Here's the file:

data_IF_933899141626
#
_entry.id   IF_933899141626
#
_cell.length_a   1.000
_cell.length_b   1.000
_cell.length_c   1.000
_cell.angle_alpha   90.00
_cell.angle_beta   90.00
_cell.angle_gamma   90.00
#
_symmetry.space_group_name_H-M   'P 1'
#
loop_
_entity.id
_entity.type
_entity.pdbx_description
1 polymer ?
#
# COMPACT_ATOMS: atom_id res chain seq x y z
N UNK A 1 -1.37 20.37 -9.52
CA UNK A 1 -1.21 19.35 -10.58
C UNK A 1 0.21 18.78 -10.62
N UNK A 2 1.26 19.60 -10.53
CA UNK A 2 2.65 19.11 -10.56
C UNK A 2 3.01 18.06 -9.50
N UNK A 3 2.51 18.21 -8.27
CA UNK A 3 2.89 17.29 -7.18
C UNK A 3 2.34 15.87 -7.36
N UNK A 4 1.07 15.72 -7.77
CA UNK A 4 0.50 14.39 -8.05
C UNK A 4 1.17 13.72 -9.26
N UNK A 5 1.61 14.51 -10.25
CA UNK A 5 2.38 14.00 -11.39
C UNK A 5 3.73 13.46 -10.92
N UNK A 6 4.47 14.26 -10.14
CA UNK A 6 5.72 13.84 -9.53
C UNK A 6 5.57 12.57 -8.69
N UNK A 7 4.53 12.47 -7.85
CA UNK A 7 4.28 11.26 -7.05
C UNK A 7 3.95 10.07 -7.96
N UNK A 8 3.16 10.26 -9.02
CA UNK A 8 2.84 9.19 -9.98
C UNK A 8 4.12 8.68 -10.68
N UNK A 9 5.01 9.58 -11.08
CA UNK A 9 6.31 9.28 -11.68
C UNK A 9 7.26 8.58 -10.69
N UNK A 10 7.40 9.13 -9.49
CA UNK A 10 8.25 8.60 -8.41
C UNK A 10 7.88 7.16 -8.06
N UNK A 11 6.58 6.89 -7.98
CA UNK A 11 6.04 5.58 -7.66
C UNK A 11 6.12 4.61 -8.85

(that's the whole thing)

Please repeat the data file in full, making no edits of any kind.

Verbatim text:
data_IF_933899141626
#
_entry.id   IF_933899141626
#
_cell.length_a   1.000
_cell.length_b   1.000
_cell.length_c   1.000
_cell.angle_alpha   90.00
_cell.angle_beta   90.00
_cell.angle_gamma   90.00
#
_symmetry.space_group_name_H-M   'P 1'
#
loop_
_entity.id
_entity.type
_entity.pdbx_description
1 polymer ?
#
# COMPACT_ATOMS: atom_id res chain seq x y z
N UNK A 1 -1.37 20.37 -9.52
CA UNK A 1 -1.21 19.35 -10.58
C UNK A 1 0.21 18.78 -10.62
N UNK A 2 1.26 19.60 -10.53
CA UNK A 2 2.65 19.11 -10.56
C UNK A 2 3.01 18.06 -9.50
N UNK A 3 2.51 18.21 -8.27
CA UNK A 3 2.89 17.29 -7.18
C UNK A 3 2.34 15.87 -7.36
N UNK A 4 1.07 15.72 -7.77
CA UNK A 4 0.50 14.39 -8.05
C UNK A 4 1.17 13.72 -9.26
N UNK A 5 1.61 14.51 -10.25
CA UNK A 5 2.38 14.00 -11.39
C UNK A 5 3.73 13.46 -10.92
N UNK A 6 4.47 14.26 -10.14
CA UNK A 6 5.72 13.84 -9.53
C UNK A 6 5.57 12.57 -8.69
N UNK A 7 4.53 12.47 -7.85
CA UNK A 7 4.28 11.26 -7.05
C UNK A 7 3.95 10.07 -7.96
N UNK A 8 3.16 10.26 -9.02
CA UNK A 8 2.84 9.19 -9.98
C UNK A 8 4.12 8.68 -10.68
N UNK A 9 5.01 9.58 -11.08
CA UNK A 9 6.31 9.28 -11.68
C UNK A 9 7.26 8.58 -10.69
N UNK A 10 7.40 9.13 -9.49
CA UNK A 10 8.25 8.60 -8.41
C UNK A 10 7.88 7.16 -8.06
N UNK A 11 6.58 6.89 -7.98
CA UNK A 11 6.04 5.58 -7.66
C UNK A 11 6.12 4.61 -8.85